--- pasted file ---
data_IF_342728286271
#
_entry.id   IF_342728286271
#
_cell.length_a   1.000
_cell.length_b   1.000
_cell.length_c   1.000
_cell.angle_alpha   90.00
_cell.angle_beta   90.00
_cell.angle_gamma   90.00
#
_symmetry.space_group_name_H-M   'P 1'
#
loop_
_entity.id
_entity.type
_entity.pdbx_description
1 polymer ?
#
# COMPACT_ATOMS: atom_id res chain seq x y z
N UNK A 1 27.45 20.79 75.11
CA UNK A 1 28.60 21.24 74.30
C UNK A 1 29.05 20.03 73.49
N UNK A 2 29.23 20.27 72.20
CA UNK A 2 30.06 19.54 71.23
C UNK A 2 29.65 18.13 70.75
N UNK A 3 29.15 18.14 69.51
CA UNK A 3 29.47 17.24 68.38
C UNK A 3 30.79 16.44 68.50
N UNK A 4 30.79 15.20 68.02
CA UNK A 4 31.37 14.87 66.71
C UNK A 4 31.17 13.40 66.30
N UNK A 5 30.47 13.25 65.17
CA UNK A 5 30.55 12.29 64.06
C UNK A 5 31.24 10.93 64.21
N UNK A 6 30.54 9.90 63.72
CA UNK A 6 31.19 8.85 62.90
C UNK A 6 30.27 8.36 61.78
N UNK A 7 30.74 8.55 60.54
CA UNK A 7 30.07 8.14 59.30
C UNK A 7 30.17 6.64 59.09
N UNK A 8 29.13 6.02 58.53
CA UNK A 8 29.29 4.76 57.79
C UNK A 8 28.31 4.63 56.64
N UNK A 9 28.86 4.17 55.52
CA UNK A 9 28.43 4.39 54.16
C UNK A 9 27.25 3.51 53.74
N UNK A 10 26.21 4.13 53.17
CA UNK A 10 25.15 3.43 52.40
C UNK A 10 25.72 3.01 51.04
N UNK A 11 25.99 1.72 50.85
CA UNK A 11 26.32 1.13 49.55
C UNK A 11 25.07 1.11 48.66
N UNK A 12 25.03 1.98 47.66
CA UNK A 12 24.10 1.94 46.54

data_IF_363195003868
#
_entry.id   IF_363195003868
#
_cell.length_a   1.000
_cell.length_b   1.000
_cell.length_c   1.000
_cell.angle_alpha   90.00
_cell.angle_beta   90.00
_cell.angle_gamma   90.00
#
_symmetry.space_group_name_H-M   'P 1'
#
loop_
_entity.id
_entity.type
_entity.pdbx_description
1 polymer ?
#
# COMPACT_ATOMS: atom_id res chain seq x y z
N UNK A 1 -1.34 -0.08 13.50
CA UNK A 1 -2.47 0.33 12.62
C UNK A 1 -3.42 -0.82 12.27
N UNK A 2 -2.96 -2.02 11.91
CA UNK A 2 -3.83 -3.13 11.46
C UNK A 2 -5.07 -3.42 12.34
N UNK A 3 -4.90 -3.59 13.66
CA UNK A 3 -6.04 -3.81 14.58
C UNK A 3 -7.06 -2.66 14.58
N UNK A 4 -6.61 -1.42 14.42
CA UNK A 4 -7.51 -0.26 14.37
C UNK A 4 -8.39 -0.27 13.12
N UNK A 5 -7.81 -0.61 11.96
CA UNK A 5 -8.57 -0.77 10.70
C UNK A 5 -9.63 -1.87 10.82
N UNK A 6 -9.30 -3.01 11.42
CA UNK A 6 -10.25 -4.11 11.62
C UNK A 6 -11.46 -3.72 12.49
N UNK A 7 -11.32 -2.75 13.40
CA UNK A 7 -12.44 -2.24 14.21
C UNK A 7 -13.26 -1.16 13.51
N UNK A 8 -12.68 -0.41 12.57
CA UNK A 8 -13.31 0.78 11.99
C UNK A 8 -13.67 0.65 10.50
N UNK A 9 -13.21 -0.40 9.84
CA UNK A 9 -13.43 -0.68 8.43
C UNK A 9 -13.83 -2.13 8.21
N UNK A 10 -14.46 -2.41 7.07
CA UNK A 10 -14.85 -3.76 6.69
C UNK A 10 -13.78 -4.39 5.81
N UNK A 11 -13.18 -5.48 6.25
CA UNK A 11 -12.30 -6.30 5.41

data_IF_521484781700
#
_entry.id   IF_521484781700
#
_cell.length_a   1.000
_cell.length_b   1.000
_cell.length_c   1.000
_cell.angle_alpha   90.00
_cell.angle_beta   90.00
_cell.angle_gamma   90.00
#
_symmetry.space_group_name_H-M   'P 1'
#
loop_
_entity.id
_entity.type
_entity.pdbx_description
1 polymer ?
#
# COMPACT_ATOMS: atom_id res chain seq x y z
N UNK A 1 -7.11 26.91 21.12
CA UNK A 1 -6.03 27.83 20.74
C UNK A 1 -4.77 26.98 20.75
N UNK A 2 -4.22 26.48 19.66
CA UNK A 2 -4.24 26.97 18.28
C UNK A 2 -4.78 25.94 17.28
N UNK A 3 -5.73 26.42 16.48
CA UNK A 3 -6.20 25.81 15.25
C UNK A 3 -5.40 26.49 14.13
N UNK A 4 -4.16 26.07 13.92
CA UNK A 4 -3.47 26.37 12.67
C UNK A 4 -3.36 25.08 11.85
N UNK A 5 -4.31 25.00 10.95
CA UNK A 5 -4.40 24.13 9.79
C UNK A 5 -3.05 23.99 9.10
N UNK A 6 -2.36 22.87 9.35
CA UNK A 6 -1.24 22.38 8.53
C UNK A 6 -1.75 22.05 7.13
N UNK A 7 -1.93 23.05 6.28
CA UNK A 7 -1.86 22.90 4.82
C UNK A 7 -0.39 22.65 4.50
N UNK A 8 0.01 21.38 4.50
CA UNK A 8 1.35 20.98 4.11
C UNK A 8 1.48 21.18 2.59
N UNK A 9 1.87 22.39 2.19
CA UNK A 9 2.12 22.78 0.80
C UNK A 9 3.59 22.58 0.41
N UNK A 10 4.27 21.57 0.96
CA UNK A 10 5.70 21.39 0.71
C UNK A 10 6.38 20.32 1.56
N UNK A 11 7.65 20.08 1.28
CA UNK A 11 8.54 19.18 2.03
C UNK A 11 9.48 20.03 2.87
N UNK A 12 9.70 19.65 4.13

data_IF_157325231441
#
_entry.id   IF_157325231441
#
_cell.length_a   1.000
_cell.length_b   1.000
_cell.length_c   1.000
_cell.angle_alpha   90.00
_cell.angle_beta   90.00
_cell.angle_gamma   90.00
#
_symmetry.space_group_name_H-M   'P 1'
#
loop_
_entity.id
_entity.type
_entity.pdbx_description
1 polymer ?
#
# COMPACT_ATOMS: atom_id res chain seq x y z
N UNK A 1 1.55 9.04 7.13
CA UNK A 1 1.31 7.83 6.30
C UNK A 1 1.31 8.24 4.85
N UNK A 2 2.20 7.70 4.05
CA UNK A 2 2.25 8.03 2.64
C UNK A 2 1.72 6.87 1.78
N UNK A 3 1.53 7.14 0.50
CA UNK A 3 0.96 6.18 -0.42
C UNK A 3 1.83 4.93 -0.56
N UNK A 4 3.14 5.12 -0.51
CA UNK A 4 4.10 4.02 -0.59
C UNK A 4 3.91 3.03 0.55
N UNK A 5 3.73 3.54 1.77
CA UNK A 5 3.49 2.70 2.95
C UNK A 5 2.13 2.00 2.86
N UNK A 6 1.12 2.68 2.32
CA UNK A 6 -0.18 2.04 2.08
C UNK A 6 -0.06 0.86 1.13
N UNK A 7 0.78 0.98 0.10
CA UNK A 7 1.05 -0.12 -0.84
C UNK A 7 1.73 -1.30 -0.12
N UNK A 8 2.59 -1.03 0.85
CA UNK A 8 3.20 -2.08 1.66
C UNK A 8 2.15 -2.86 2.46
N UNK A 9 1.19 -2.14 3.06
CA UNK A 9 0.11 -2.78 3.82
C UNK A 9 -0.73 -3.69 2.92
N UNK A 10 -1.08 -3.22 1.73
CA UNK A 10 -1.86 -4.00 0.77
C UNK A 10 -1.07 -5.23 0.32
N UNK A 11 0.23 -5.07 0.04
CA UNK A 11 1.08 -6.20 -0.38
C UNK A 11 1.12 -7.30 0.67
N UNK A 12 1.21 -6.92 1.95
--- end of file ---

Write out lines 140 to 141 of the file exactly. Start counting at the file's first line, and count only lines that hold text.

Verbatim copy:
N UNK A 5 -4.31 25.00 10.95
CA UNK A 5 -4.40 24.13 9.79